Enter your email address

My Super Secretive Closed Door Dining Experience

by Meg · 13 comments

The gang at Cocina Sunae

If there is any wisdom I could pass along to other backpackers travelling the world, it is to MAKE FRIENDS!

It seriously will change the entire outcome of your trip in the best ways imaginable. Interacting with others will be stimulating and enriching. It will also allows you to do things during your travels that you may have not even known about or may not have done without friends to share the adventure with.

Since arriving in Buenos Aires, Tony and I have met some extraordinary travel buddies such as Michael from Art of Backpacking, Stephanie from Twenty-Something Travel, and Leanne and Leah from Start Somewhere.

It is through them that we learned about (and experienced) the city’s infamous drum rave, La Bomba del Tiempo, ate the best tacos in Buenos Aires (and possibly the world), laughed our asses off at a gringo comedy club, stuffed our faces at an indoor Argentinean Asado, and (my personal favorite) dined at the closed door restaurant Cocina Sunae.

Another piece of wisdom I will give you: If you are ever in Buenos Aires, DO NOT miss the opportunity to dine out at one of the city’s many closed door restaurants. 

For those of you unfamiliar with closed door (or underground) restaurants, here is Wikipedia’s detailed definition:

An underground restaurant, sometimes known as a supper club or closed door restaurant, is an eating establishment operated out of someone’s home. They are, in effect, paying dinner parties. They are usually advertised by word of mouth or guerilla advertising, often on Facebook, and may require references to make a reservation.

Underground restaurants are popular in Latin America, where they’re known as either a paladar or a restaurante de puertas cerradas (closed door restaurant). They’ve been built into the culture for decade and are becoming increasingly popular in the U.S

The attraction of the underground restaurant for the customer is to sample new food, often at low cost outside the traditional restaurant experience, which can be expensive and disappointing—underground restaurants have been described as “anti-restaurants.” They also generally provide a more intimate, dinner party style experience. For the host, the benefit is to experiment with cooking without being required to invest in a restaurant proper.

Michael and Stephanie were the ones that told us about these closed door restaurants in Buenos Aires and I was immediately captivated.  We got a group together (Leanne and Leah included) and made a super secretive reservation with Cocina Sunae… Okay, so we just went to their website to make the reservation, but it still felt badass.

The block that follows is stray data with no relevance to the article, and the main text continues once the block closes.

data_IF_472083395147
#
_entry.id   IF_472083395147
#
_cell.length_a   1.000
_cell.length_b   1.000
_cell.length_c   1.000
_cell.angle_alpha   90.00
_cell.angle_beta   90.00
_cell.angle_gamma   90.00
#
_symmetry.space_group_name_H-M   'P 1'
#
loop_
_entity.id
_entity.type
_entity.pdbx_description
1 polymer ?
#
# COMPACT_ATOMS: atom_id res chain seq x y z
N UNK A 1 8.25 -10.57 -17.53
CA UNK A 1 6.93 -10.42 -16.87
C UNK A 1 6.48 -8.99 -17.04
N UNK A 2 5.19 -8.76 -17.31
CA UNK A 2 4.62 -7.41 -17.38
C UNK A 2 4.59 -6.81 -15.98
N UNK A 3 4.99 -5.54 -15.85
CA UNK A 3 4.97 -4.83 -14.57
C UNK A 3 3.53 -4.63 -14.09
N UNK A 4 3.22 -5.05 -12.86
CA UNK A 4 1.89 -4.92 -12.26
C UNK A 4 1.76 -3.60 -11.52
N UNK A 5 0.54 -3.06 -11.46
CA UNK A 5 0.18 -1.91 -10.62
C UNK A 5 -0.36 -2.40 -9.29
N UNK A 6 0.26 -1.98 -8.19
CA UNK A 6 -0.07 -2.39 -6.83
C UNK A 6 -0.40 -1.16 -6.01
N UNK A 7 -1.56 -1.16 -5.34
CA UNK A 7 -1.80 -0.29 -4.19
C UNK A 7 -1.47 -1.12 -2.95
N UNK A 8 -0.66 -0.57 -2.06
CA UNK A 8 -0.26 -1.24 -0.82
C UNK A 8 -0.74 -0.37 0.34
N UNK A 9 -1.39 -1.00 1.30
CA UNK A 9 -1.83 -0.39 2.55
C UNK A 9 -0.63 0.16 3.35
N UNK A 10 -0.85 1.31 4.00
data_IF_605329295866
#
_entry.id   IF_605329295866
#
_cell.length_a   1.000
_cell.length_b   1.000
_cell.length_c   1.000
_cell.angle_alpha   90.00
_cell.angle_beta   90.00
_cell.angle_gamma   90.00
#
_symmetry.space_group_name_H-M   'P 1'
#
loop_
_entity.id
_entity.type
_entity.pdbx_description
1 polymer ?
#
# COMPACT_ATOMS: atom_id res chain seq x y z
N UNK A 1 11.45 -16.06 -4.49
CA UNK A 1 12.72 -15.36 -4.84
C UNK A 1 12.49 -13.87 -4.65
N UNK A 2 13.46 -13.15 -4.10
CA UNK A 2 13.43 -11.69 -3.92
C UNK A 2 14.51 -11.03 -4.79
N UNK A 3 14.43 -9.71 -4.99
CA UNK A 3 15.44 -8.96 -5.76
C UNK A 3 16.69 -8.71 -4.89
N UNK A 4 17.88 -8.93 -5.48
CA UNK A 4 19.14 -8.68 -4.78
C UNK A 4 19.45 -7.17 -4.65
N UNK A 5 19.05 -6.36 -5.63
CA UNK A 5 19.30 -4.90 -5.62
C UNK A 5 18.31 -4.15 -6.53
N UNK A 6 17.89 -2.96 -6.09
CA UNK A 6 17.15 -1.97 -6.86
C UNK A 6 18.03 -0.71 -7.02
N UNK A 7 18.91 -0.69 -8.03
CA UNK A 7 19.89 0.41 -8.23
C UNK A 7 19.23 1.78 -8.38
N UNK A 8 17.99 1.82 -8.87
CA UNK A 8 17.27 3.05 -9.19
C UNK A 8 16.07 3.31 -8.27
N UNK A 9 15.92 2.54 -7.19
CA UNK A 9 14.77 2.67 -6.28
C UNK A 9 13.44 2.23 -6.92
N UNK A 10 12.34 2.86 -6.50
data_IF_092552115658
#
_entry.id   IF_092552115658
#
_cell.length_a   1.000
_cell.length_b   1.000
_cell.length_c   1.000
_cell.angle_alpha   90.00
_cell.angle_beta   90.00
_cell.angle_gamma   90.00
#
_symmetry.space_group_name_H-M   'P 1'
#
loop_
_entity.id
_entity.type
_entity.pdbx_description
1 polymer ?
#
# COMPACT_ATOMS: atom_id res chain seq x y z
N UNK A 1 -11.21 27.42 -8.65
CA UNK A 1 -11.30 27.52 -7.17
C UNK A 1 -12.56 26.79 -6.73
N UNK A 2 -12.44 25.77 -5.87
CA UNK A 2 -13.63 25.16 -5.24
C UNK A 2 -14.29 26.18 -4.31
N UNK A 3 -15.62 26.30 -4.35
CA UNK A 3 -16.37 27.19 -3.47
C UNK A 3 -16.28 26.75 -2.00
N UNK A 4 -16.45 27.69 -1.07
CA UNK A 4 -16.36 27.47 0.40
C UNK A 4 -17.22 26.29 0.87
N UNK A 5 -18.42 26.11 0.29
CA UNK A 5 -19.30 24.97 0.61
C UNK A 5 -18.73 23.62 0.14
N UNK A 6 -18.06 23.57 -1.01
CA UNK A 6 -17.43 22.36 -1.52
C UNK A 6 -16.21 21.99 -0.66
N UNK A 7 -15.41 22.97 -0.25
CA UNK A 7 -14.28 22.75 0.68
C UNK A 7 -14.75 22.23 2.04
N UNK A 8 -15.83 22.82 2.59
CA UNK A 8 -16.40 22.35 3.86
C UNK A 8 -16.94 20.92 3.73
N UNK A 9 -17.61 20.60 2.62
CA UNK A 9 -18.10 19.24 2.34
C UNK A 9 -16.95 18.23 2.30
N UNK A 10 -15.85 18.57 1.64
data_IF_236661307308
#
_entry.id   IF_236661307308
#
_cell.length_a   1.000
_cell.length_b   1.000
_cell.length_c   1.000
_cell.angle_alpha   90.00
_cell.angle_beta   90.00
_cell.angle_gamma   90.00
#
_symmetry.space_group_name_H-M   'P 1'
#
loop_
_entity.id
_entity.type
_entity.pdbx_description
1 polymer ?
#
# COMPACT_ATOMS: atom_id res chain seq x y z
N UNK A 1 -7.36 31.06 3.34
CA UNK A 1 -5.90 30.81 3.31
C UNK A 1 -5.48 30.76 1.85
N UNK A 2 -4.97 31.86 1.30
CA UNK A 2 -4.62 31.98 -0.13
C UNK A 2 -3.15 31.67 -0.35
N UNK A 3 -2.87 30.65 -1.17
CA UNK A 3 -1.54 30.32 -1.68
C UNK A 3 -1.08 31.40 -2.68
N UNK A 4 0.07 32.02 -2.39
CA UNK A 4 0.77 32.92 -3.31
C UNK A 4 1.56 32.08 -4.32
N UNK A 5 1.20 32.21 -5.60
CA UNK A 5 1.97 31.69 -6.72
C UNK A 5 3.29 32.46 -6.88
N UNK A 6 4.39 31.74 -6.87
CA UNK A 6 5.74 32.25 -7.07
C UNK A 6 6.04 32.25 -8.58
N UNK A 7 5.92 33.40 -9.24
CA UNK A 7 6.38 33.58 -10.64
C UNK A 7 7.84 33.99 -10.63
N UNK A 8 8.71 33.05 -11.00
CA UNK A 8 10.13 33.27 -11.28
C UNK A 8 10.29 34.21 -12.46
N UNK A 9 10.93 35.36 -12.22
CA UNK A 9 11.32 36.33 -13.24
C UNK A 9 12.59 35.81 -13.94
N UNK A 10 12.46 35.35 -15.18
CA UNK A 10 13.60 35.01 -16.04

Cocina Sunae is run by a Philippine-American named Sunae. Having worked in Asian restaurants in New York, she was ready to open a Southeast Asian eatery out of her home in Buenos Aires.

Cocina Sunae is open every Thursday, Friday, and Saturday night and the address of her home is only revealed upon a reservation confirmation in the form of a 50% deposit.  It is here where you can enjoy a four-course, home cooked Asian meal that combines wonderfully spicy, tangy and sweet flavors in every dish.

I was originally skeptical about eating an Asian meal in Buenos Aires of all places – Why eat Asian food when I could be having a steak dinner?!

However, it turned out to be the best meal I have had in South America yet.

We arrived at Sunae’s home and were greeted by a doorman who led us through a beautiful outdoor patio area into the dining room of the home.  The dining room looked similar to any restaurant dining room, but it only held 25 tops.

What I was most amazed with was the fact that the entire restaurant operation was run out of a kitchen no bigger than my mom’s.

Since the menu was prix fixe, we could just let the night unfold by itself without having to scour the menu for dinner options. The only thing we had to make a decision on was the wine.  And of course, with our thirsty group, we ordered a couple for the table.

It took awhile for the food to arrive (small kitchen, remember?), but it was well worth the wait.  Here were the dishes we enjoyed throughout the meal (and since there were six travel bloggers at our table, there were LOTS of food pictures taken).

Fried shrimp spring rolls and vegetables served with Garlic shallot sauce and sweet chili dipping sauce: This dish had all the benefits of spring rolls and egg rolls combined.  They were light and clean, yet fried just enough to give them that desired crunch. What really knocked these out of the park though were the dipping sauces.

Tony loved the sweet chili dipping sauce and I loved the huge chucks of freshly minced garlic in the shallot sauce.  I actually loved both so much that I started doing the double dip of the spring rolls in both the shallot and chili sauce… Epic combo right there.

Spicy chicken tossed with fresh lettuce wraps, mint leaves, cilantro, roasted rice and citric crush dressing:  In this dish, you could really taste the difference in home cooking versus restaurant cooking.